Tuesday, June 6, 2017
09:00 - 10:30

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09:00 - 09:15: / 305B PHARMACEUTICALS AND PERSONAL CARE PRODUCTS AS NOVEL CONSTITUENTS IN AQUATIC ECOSYSTEMS

6/06/2017  |   09:00 - 09:15   |  305B

Pharmaceuticals and Personal Care Products as novel constituents in aquatic ecosystems Synthetic chemicals such as pharmaceuticals and personal care products have increased in diversity and use over the last 50 years. These compounds are frequently detected in surface waters throughout the world and are now a part of freshwater ecosystems. Understanding the influence and fate of these compounds on ecosystem structure and function is a recent area of research for aquatic ecologists. Here we provide a review of the types of effects these compounds have on aquatic ecosystem functions from primary production, ecosystem respiration, to nutrient cycling. In addition, we review evidence that these compounds influence the structure of aquatic communities from algae, to bacteria, to invertebrates. We also review how these compounds affect the ecology of aquatic organisms including predator prey interactions, life history and population dynamics. Finally, we review the potential for these compounds to biomagnify in food webs and discuss how these compounds may move from aquatic to terrestrial ecosystems via animals. In total, research demonstrates that these compounds affect both the structure and function of aquatic ecosystems and these compounds move through aquatic food webs, with as yet unknown consequences.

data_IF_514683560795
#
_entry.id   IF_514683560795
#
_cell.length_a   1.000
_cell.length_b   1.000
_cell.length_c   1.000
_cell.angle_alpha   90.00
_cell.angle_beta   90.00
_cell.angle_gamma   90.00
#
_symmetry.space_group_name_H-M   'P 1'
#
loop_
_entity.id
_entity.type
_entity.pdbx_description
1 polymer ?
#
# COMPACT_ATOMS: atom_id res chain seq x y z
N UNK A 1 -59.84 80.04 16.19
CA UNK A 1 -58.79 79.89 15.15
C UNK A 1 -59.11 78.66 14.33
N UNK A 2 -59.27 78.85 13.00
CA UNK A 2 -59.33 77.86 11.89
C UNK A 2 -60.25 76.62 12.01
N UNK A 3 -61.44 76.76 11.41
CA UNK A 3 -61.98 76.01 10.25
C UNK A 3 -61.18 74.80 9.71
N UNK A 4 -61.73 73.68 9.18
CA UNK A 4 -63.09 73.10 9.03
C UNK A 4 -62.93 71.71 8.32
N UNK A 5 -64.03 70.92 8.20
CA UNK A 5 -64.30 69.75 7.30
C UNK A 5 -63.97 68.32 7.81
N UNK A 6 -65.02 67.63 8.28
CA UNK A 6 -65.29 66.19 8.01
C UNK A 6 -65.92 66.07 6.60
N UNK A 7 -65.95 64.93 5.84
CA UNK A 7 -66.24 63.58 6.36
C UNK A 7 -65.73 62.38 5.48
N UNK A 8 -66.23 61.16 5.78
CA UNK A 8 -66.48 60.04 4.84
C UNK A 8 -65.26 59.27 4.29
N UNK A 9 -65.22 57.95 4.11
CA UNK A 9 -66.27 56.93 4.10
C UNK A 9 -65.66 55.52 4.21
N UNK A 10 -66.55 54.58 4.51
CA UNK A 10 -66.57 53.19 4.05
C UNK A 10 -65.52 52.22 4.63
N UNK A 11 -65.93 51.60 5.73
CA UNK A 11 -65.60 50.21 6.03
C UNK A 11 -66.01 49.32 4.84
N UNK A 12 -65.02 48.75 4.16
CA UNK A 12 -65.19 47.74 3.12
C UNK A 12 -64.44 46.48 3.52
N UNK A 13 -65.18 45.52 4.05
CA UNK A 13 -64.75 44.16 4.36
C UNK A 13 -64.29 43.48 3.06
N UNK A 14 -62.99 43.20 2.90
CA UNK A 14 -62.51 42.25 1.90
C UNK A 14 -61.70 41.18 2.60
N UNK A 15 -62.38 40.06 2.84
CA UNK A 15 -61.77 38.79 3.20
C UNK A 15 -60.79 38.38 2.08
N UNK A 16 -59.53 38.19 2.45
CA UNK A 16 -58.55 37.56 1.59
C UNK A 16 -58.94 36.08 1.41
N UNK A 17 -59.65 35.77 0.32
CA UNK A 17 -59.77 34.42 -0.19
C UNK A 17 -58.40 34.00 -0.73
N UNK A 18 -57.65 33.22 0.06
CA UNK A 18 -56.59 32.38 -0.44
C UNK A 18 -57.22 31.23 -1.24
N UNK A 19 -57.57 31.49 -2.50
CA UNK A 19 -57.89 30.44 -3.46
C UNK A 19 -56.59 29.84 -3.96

Emma Rosi (POC,Primary Presenter), Cary Institute of Ecosystem Studies, rosie@caryinstitute.org;